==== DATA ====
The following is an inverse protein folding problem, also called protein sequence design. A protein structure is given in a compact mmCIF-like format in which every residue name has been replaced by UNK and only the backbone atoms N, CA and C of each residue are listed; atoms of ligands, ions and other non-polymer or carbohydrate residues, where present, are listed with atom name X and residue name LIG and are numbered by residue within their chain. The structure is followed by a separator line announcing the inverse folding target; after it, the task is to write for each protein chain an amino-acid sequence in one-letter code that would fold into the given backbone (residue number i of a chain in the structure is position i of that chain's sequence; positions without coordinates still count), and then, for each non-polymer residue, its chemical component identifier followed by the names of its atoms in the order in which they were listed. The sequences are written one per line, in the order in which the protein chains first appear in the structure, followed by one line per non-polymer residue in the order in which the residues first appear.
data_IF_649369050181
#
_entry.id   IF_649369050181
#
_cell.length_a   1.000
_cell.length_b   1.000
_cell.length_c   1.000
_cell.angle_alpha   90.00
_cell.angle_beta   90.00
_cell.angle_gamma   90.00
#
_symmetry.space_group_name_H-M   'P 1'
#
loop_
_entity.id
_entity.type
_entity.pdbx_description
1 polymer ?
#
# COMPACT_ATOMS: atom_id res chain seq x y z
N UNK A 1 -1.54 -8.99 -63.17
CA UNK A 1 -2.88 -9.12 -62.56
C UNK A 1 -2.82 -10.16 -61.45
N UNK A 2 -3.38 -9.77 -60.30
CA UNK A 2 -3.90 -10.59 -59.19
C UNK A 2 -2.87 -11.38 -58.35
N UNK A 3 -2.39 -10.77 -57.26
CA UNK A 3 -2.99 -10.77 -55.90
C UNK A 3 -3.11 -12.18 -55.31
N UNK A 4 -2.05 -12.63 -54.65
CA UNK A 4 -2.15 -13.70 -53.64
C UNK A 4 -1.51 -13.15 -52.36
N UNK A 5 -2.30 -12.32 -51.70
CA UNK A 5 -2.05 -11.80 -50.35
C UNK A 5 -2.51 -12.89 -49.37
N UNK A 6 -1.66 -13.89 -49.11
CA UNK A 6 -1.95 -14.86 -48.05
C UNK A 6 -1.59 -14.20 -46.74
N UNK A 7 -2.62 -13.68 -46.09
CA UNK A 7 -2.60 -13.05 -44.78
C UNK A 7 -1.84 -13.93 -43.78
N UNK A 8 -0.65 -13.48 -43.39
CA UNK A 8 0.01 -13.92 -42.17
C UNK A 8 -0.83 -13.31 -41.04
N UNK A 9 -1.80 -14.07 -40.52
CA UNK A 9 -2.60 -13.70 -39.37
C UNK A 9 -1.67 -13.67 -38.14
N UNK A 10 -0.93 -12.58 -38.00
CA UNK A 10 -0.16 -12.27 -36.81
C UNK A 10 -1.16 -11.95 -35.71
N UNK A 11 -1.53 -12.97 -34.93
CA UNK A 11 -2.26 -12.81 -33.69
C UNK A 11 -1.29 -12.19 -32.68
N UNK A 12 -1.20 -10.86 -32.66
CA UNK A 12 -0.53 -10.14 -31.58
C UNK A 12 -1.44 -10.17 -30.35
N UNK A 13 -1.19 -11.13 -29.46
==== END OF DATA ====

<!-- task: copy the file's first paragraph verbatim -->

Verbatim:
The following is an inverse protein folding problem, also called protein sequence design. A protein structure is given in a compact mmCIF-like format in which every residue name has been replaced by UNK and only the backbone atoms N, CA and C of each residue are listed; atoms of ligands, ions and other non-polymer or carbohydrate residues, where present, are listed with atom name X and residue name LIG and are numbered by residue within their chain. The structure is followed by a separator line announcing the inverse folding target; after it, the task is to write for each protein chain an amino-acid sequence in one-letter code that would fold into the given backbone (residue number i of a chain in the structure is position i of that chain's sequence; positions without coordinates still count), and then, for each non-polymer residue, its chemical component identifier followed by the names of its atoms in the order in which they were listed. The sequences are written one per line, in the order in which the protein chains first appear in the structure, followed by one line per non-polymer residue in the order in which the residues first appear.